Posts Tagged ‘graduate program’
Last weekend, the world lost a pioneer in Neil Armstrong whose name is synonymous with space exploration. Several of our Space Studies faculty reflected on that historic flight and what Armstrong and his team achieved for humankind, as well as how the moon landing impacted them personally.
Congratulations are also in order. The Department also announced that the North Dakota Space Grant Consortium recently received an award of $860, 000 for FY12 & 13 from NASA’s Department of Education. The award is for promoting STEM (science, technology, engineering and math) education at college level in North Dakota through “hands on” student projects. ND Space Grant is a statewide program.
And to round out the week, the Space Studies and Astronomy Club will host a public start gazing party tonight. Click here for details for tonight’s party and those scheduled for September and October.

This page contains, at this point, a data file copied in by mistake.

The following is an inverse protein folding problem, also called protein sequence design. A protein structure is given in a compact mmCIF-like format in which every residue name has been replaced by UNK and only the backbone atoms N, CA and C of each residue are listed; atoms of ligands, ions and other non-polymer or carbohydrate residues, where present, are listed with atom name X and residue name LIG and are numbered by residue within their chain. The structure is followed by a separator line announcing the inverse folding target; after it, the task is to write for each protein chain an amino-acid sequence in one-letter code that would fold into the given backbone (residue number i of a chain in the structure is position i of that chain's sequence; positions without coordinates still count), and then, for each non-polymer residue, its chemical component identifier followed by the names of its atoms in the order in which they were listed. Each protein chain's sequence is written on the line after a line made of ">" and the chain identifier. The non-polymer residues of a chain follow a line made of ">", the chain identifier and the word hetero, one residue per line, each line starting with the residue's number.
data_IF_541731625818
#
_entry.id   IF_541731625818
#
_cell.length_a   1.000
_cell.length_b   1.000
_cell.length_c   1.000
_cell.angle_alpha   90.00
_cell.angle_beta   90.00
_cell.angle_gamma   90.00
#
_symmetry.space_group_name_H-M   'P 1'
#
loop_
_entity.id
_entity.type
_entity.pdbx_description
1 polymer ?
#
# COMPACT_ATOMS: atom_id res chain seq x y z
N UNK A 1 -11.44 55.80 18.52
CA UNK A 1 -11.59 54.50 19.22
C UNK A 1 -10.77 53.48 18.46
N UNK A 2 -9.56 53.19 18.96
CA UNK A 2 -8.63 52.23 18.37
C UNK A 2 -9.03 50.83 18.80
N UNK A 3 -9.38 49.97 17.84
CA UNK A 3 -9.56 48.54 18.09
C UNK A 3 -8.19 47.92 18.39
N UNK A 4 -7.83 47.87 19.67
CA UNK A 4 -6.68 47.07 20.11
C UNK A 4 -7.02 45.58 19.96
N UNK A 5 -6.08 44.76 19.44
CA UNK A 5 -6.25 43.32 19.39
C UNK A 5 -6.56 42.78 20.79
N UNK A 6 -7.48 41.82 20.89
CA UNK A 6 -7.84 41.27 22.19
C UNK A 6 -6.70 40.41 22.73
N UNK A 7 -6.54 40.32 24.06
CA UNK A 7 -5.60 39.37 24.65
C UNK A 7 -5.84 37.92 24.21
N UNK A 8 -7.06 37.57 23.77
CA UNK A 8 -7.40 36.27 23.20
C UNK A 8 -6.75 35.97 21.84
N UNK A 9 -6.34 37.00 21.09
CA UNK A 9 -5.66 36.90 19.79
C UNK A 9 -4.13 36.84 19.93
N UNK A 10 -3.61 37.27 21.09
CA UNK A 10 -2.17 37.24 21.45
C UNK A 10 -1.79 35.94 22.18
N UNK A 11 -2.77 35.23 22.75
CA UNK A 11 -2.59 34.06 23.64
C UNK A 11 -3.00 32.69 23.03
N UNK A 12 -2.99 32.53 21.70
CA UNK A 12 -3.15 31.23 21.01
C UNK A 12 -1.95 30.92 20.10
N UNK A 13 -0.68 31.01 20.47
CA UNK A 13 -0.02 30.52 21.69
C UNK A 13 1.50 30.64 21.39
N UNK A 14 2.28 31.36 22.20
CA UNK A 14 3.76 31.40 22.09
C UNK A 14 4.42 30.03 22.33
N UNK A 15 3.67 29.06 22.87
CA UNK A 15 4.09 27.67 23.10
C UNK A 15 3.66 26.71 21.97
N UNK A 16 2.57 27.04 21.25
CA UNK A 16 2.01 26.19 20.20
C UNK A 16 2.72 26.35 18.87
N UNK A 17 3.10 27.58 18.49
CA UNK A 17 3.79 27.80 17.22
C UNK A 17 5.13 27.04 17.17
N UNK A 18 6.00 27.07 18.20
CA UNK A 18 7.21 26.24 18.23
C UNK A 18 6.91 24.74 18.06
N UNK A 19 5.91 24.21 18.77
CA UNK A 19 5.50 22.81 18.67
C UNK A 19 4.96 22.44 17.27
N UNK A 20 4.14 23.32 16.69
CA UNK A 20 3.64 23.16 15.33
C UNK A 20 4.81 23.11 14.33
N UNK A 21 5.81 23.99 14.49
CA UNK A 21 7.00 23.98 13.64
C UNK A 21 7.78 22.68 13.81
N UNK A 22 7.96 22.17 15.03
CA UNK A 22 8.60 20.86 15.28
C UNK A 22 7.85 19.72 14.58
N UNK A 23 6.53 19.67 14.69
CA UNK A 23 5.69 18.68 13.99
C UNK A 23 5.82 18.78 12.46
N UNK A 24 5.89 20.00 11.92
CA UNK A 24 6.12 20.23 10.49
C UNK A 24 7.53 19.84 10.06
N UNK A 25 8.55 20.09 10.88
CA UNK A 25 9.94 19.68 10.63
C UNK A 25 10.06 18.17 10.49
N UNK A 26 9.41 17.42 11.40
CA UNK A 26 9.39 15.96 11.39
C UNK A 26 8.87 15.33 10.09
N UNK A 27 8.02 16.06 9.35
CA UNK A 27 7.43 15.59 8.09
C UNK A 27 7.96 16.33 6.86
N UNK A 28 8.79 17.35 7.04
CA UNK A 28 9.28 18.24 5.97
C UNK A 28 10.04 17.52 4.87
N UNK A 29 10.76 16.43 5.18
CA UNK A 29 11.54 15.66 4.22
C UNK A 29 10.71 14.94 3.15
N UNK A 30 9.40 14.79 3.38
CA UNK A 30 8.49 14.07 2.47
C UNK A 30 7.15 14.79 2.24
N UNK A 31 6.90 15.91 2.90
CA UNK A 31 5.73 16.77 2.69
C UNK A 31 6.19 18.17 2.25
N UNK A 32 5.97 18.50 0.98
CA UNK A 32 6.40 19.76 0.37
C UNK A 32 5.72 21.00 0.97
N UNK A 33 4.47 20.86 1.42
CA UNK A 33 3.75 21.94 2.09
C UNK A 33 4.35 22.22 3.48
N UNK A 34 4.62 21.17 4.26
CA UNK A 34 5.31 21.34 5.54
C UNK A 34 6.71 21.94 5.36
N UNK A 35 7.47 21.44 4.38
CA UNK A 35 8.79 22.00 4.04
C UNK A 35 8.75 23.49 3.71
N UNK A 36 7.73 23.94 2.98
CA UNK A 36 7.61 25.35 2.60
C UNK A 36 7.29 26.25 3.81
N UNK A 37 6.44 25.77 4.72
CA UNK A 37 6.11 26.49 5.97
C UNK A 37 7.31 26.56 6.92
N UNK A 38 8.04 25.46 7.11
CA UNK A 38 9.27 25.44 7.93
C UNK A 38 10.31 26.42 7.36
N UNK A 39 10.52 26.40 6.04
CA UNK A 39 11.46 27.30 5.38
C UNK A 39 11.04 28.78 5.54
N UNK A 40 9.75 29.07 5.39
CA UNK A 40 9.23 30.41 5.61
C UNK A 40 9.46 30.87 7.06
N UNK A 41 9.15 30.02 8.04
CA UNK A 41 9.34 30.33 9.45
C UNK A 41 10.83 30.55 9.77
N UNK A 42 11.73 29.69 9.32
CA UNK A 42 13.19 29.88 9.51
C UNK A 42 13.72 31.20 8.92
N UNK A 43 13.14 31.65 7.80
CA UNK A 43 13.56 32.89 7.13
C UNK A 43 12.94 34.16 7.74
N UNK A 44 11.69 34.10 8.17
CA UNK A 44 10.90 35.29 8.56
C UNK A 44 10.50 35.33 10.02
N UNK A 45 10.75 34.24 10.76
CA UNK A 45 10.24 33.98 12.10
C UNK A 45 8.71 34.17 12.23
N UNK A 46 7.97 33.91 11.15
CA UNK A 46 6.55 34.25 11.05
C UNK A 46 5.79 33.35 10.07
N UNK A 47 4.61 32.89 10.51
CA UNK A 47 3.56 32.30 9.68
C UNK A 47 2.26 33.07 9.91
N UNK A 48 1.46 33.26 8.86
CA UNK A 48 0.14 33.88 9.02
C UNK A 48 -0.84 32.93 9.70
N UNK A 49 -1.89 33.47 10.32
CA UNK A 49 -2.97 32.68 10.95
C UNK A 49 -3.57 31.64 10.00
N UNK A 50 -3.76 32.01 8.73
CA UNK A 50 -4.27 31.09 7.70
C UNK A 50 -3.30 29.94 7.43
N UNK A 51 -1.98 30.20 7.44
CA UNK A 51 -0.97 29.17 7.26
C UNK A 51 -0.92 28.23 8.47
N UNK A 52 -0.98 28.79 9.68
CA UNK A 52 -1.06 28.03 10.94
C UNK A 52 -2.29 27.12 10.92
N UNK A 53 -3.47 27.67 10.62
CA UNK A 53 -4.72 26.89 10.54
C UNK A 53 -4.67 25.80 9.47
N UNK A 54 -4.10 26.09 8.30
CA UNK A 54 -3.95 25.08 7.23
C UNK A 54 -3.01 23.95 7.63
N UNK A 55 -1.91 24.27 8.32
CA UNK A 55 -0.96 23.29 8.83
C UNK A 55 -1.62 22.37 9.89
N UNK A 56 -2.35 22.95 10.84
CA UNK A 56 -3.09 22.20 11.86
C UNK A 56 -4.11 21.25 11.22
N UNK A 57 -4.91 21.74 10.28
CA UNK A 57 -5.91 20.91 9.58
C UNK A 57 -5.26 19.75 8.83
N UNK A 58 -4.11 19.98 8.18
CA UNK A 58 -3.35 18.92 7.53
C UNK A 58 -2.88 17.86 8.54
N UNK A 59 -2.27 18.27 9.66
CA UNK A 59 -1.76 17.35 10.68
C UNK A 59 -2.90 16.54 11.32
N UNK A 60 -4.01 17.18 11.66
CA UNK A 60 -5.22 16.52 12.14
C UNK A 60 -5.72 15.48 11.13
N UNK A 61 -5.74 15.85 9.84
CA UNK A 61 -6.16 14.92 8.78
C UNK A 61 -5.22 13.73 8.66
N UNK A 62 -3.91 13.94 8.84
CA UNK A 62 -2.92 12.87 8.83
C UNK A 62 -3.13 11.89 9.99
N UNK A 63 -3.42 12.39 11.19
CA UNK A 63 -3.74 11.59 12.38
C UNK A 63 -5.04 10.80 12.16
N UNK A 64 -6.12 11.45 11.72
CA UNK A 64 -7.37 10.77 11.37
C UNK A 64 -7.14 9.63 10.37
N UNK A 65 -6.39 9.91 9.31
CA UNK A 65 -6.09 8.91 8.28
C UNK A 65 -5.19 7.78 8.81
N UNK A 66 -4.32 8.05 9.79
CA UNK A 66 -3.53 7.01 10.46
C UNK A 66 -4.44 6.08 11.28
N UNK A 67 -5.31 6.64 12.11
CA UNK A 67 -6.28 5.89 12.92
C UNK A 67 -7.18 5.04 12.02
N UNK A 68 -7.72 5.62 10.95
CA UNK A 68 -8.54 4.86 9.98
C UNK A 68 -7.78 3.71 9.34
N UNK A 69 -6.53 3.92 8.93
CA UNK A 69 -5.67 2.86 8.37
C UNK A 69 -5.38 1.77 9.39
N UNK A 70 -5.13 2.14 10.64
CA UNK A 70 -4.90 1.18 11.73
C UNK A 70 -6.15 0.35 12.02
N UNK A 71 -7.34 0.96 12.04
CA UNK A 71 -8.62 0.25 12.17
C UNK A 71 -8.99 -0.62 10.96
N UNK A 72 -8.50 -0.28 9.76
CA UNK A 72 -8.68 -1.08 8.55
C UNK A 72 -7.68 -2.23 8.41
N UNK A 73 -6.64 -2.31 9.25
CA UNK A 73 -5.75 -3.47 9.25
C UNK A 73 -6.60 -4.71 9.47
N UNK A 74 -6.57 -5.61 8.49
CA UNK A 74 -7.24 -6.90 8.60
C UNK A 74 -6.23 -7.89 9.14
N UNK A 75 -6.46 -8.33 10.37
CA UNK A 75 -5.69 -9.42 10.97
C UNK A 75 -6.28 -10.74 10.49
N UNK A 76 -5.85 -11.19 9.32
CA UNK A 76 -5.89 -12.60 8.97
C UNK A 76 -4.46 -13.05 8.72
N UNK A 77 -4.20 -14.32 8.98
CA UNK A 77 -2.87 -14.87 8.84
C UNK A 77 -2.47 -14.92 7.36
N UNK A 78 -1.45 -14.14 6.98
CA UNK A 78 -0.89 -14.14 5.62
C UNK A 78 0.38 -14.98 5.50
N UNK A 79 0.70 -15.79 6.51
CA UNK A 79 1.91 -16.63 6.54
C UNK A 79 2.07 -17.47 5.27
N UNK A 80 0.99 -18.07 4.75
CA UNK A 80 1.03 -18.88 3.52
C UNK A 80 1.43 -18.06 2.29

The Department of Teaching & Learning is offering a new graduate certificate to start this Fall. It is designed to provide skills and knowledge for teaching at the college level. Read below for information from the fact sheet. The deadline for applications is July 15 for the Fall 2012 term.
If you are interested in applying for the certificate, visit My GradSpace and complete the online application.
The Graduate Certificate in College Teaching offers a 12-credit graduate level program teaching effective college instruction in terms of both principles and techniques. It is targeted, but not limited, to faculty (full-time and adjuncts) and graduate students who are, or intend to become professors, college instructors, academic advisors, internship supervisors, program trainers, and curriculum coordinators.